You only have Gliadel wafers if you have a brain tumour that is fast growing (high grade glioblastoma), and most of the tumour was removed during surgery. So to check the grade, a sample of your tumour will be sent to the laboratory while you are having your operation. At the end of the operation, if your surgeon thinks they have removed most of the tumour and it has been confirmed as high grade, they will put the wafers in. The wafers release carmustine into the area where the tumour was removed. Over time, the wafers dissolve. You will not need further surgery to remove them.
When you have recovered from surgery, you have radiotherapy for up to 6 weeks. During this time, you also take temozolomide tablets.
After this 6 week period, you may have a month without any treatment. Then you can have temozolomide tablets for 5 days each month for up to 6 months. Your doctor will explain exactly how much treatment you need after surgery, depending on how well you are.
The trial team will ask you to fill in a diary each day until you finish temozolomide chemotherapy (or for 8 weeks after surgery if you don’t have chemotherapy). In the diary, you record whether you have taken temozolomide that day and if you are feeling unwell or have any side effects.
As part of the trial, the researchers will ask your permission to take some extra blood samples and to keep a sample of the tissue removed during surgery. They will study these samples to see if genes can affect how well the treatment works. You do not have to give these samples for research if you don’t want to, you can still take part in the trial.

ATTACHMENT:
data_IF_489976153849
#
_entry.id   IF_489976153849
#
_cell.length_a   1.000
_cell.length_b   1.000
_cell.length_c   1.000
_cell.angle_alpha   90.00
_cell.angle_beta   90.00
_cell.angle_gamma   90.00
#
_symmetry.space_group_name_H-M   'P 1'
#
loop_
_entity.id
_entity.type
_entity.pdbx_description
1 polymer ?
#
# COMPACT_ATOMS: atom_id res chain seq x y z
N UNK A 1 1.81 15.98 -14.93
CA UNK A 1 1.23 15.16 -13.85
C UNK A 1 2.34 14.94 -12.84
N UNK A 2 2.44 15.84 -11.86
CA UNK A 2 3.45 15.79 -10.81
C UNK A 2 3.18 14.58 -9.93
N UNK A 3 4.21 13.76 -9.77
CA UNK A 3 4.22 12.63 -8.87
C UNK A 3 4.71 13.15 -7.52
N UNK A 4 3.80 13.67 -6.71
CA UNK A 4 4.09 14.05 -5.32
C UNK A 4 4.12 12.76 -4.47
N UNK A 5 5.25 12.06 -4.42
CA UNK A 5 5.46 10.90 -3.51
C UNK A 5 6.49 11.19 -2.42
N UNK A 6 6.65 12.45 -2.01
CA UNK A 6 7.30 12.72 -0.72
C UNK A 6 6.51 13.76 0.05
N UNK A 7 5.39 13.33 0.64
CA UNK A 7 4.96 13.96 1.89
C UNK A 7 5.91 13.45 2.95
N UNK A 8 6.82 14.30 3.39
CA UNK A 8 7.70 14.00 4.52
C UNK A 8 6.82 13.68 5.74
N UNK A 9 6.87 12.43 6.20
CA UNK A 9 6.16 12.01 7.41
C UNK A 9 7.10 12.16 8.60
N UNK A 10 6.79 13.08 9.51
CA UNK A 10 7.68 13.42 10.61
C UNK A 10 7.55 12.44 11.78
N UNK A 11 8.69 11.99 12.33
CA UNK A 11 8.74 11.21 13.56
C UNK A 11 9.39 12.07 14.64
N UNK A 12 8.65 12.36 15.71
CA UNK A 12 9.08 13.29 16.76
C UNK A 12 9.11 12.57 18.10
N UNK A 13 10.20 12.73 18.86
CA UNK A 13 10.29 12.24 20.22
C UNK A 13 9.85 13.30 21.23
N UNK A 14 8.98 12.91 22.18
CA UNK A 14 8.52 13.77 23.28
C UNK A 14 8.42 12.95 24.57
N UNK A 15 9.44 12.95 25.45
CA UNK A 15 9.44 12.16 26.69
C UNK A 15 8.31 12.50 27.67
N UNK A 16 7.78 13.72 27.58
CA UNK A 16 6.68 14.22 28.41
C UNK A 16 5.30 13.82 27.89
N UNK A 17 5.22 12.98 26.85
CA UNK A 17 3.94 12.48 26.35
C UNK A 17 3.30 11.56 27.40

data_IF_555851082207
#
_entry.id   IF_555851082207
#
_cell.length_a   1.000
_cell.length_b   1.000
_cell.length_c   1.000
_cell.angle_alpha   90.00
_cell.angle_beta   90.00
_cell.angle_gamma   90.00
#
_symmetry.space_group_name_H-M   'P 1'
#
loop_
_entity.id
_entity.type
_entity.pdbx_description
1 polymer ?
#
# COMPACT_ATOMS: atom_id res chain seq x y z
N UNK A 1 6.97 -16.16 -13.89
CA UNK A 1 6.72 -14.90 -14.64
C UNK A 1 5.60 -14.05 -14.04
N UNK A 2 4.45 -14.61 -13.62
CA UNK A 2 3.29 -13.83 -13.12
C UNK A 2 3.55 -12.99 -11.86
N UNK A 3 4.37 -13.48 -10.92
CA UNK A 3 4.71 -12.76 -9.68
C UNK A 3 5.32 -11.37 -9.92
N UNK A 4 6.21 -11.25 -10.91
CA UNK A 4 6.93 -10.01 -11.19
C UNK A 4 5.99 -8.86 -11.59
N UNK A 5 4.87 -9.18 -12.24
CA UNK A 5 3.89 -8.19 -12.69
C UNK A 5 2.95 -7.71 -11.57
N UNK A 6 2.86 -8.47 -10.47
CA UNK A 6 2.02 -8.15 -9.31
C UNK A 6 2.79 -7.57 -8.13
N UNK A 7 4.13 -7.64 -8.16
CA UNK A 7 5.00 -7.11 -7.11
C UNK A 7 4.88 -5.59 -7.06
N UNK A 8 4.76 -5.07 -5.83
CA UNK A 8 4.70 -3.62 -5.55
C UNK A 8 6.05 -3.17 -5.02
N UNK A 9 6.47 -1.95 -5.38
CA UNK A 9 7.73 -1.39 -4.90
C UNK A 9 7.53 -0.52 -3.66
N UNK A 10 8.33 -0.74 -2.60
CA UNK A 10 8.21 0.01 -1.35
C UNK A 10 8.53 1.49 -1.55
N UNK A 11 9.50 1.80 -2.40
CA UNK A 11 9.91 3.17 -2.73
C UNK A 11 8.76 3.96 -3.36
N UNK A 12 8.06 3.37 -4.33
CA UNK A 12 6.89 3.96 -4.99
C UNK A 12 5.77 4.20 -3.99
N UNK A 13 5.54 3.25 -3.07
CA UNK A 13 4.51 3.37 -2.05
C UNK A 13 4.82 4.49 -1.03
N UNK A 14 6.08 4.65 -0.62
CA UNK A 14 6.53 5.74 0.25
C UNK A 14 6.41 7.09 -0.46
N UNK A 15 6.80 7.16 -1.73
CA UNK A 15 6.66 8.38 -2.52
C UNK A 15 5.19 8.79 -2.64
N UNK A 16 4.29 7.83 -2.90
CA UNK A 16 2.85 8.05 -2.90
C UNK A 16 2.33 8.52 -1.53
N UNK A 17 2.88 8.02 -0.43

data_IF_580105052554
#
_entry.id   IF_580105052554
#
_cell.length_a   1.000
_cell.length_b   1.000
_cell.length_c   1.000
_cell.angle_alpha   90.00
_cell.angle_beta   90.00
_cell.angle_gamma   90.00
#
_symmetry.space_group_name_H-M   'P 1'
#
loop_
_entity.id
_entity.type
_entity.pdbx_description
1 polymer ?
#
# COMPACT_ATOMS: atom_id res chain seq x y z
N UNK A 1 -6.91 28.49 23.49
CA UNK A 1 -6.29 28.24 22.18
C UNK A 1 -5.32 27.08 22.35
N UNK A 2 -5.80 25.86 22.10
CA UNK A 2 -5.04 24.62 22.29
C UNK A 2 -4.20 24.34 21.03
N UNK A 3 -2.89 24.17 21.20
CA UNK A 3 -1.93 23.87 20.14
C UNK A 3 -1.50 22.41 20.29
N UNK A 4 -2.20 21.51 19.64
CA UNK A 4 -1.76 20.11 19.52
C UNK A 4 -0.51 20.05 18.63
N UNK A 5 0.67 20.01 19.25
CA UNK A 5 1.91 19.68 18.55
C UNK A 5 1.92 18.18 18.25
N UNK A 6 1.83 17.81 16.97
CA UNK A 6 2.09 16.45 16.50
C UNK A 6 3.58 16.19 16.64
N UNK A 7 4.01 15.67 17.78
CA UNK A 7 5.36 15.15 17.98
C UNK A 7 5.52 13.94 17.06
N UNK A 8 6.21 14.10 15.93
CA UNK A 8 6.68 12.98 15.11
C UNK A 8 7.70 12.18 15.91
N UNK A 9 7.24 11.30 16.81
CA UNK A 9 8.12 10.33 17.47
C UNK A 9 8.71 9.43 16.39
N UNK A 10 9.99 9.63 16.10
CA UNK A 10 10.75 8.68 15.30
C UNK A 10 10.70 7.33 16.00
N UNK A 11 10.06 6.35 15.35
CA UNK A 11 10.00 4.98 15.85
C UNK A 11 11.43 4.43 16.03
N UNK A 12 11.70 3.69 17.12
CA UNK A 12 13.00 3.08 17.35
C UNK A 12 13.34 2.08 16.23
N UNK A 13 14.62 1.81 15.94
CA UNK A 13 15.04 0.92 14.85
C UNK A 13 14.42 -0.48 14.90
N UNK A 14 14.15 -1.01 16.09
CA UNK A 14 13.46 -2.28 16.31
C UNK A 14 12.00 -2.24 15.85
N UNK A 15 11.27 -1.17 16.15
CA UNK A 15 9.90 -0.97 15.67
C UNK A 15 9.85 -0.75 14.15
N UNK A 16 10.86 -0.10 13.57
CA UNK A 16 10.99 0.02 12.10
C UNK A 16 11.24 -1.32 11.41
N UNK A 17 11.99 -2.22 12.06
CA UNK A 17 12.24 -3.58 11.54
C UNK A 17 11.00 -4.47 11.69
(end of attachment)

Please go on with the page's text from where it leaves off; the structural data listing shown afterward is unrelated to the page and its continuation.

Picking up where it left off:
You will see the doctors and have some tests before you start treatment. The tests include
- Physical examination
- MRI scan
- Blood and urine tests
- Tests to check how well your brain and nervous system are working (your neurological status and mental ability)
The trial team will also ask you to fill out 2 questionnaires asking about your general health and any symptoms you have.
When you have surgery, you are likely to be in hospital for a few days.
When you have recovered from surgery, you go to hospital every day (apart from weekends) for up to 6 weeks to have radiotherapy. The treatment takes a few minutes each time. During this time, you also take temozolomide tablets every day (including weekends).
Taking part in this trial means you have 6 extra hospital visits in the first year and 2 each year after that. You will also have some extra MRI scans. The trial team will give you more information about when you will need to go to hospital and what will happen at each visit.
You may find the 5-ALA drink tastes sour and you will have medication to try to stop you feeling sick. If you are sick after drinking the solution, you must let your doctor know as your surgery will have to be delayed.
You must avoid strong light, including sunlight for at least 24 hours after having 5-ALA. Your bed in hospital will be away from the window.
The possible side effects of 5-ALA include
- Feeling sick
- Skin reactions (for example a rash that looks like sunburn)
- A drop in your blood pressure
The possible side effects of Gliadel wafers include
- Swelling of the brain
- Wound infection and problems with wound healing
- Headaches due to increased pressure inside your skull
Your surgeon will tell you much more about what to expect during and after surgery to remove your brain tumour.
The side effects of brain radiotherapy include
The side effects of temozolomide include
How to join a clinical trial
Please note: In order to join a trial you will need to discuss it with your doctor, unless otherwise specified.
Dr Colin Watts
Cancer Research UK
Experimental Cancer Medicine Centre (ECMC)
NIHR Clinical Research Network: Cancer
The Brain Tumour Charity
University College London (UCL)
This is Cancer Research UK trial number CRUK/10/009.